Claims-MadeLaw Firm

What should lawyers report to their Legal Malpractice Insurer?

By February 10, 2014 No Comments

Lawyers must report more than simply ‘claims.’ The notice provision of a policy requires that lawyers disclose to the malpractice carrier not only claims but potential claims. A potential claims is any fact or circumstance of which the lawyer is aware that may give rise to a claim. Also, the application each year will require that any potential claims be reported.

Could these situations be considered potential claims?

  • Client demands you waive or refund their fees
  • Written request to toll or waive a statute relating to a potential civil or administrative proceeding
  • Client alleges malpractice or threatens to sue verbally or in writing
  • Client requesting their file
  • Client initiates a bar complaint (often there is deductible-free defense and loss of earning coverage for lawyers included in the policy) more on this in a later communication.
  • Client reports a firm to the fee dispute panel of the bar
  • If an attorney is considering explaining an error or omission to the client, state bar there is likely a duty to report it to the carrier as well.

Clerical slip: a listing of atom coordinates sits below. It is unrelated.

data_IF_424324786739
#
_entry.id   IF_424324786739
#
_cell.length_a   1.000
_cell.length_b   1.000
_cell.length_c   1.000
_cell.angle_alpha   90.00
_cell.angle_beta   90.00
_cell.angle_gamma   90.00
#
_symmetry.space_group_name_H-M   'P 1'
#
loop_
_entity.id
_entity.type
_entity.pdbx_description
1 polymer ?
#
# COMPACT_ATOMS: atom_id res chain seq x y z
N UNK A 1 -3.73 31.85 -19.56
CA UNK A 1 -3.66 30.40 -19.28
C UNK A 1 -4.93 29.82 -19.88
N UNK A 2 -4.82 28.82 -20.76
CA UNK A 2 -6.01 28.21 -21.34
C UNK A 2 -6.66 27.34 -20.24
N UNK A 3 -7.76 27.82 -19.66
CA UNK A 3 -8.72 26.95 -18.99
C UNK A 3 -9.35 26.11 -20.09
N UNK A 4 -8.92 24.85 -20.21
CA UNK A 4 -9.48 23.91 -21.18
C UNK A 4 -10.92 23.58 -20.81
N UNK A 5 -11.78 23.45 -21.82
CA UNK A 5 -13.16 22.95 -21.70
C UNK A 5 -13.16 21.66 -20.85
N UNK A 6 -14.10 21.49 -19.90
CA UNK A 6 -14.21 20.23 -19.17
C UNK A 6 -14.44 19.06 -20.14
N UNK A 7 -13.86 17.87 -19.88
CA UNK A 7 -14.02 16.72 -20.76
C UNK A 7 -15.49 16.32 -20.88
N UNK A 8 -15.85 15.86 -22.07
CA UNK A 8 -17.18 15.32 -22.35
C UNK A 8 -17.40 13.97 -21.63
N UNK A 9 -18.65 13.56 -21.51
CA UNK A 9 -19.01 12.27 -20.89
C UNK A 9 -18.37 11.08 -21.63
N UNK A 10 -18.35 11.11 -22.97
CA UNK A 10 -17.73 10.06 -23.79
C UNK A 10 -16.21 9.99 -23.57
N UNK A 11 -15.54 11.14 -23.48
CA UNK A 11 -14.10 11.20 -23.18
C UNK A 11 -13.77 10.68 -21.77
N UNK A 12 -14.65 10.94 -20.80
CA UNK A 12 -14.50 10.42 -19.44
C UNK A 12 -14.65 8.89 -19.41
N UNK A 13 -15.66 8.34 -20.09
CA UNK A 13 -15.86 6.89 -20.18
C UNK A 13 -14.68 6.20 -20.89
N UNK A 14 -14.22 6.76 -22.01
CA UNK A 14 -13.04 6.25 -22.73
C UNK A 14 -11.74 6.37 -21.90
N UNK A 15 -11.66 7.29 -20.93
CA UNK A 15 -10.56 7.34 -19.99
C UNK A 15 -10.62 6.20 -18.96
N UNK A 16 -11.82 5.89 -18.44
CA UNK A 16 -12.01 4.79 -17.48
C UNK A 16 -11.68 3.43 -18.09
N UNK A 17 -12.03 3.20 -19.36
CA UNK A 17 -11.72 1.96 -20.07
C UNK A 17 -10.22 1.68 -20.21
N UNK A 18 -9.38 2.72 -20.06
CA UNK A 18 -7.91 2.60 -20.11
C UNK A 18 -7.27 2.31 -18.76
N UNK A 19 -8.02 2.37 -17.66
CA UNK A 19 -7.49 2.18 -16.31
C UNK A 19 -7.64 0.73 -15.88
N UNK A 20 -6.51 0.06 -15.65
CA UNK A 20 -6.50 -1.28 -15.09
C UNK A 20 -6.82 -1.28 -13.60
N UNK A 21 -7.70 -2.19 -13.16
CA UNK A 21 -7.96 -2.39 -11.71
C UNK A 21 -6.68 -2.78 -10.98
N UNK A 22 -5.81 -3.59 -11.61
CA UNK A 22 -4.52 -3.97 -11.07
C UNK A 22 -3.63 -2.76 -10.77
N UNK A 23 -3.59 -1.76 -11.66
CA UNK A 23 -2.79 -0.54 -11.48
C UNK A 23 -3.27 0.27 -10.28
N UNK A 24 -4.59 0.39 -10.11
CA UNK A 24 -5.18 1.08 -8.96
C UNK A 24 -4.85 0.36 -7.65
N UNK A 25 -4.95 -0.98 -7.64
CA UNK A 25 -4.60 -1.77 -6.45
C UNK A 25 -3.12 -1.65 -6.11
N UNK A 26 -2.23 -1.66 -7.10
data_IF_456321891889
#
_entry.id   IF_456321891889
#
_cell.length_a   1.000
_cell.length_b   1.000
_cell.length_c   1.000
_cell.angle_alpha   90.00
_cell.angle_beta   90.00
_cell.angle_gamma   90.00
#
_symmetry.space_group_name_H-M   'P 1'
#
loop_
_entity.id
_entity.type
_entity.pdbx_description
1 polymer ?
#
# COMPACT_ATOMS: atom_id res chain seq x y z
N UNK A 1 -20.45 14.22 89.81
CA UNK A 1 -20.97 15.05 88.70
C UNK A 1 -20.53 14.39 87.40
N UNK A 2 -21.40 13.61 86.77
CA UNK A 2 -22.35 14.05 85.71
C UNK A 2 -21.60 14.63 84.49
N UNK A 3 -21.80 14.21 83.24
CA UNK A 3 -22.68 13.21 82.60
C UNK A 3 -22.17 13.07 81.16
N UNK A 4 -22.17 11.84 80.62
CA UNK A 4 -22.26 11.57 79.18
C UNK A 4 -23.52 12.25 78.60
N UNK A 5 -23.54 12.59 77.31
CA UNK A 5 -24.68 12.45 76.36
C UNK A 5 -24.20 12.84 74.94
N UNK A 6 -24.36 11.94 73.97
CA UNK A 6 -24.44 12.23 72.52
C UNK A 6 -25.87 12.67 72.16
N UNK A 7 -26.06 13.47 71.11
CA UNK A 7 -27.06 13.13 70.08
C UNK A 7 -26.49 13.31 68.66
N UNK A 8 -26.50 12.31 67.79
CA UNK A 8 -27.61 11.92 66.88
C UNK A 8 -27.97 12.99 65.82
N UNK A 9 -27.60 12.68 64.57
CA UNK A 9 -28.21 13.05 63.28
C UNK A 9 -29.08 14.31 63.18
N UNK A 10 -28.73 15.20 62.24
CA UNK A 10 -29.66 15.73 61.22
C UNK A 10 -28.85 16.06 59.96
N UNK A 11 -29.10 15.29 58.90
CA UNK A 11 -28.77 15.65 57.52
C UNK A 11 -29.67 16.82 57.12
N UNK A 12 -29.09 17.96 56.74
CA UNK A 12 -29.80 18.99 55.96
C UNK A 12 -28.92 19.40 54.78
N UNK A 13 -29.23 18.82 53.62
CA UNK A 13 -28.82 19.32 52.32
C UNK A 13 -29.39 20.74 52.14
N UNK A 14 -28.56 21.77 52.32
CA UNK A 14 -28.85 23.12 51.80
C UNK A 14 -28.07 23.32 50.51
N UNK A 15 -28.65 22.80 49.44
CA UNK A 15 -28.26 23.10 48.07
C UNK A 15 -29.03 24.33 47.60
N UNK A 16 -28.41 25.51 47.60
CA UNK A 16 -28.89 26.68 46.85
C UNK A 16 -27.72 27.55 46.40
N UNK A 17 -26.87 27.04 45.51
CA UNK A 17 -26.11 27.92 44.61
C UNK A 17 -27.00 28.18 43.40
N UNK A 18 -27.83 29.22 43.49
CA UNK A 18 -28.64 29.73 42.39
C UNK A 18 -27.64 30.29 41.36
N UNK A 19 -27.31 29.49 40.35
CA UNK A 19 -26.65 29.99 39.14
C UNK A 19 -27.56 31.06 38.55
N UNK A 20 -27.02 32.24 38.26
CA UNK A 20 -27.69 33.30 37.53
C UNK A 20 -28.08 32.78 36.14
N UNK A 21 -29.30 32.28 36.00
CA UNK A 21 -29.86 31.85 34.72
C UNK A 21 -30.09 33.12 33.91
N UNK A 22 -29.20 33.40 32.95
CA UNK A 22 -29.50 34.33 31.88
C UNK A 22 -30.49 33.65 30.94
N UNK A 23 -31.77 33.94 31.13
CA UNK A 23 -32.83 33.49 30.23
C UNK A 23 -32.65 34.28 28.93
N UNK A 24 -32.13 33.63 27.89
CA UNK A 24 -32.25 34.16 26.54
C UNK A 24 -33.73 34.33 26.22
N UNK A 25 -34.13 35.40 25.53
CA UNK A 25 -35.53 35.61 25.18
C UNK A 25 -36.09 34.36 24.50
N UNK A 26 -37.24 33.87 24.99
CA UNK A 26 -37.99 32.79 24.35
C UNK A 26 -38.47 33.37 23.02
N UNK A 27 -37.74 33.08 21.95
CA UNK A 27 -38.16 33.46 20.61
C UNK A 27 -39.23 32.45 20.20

Legal Malpractice insurance carriers often provide confidential hotlines for free consultation regarding potential claims. The ABA also has a potential claims hotline for its members. We suggest contacting the carrier or a hotline with anything that may give rise to a claim.

Author Marcus Cusick

Marcus Cusick operates Guardian Brokers; a specialist insurance agency focused on providing risk management and insurance to professionals throughout the West. Marcus advises clients on improving practices, claim prevention, malpractice, ethics, and regulatory agency discipline.

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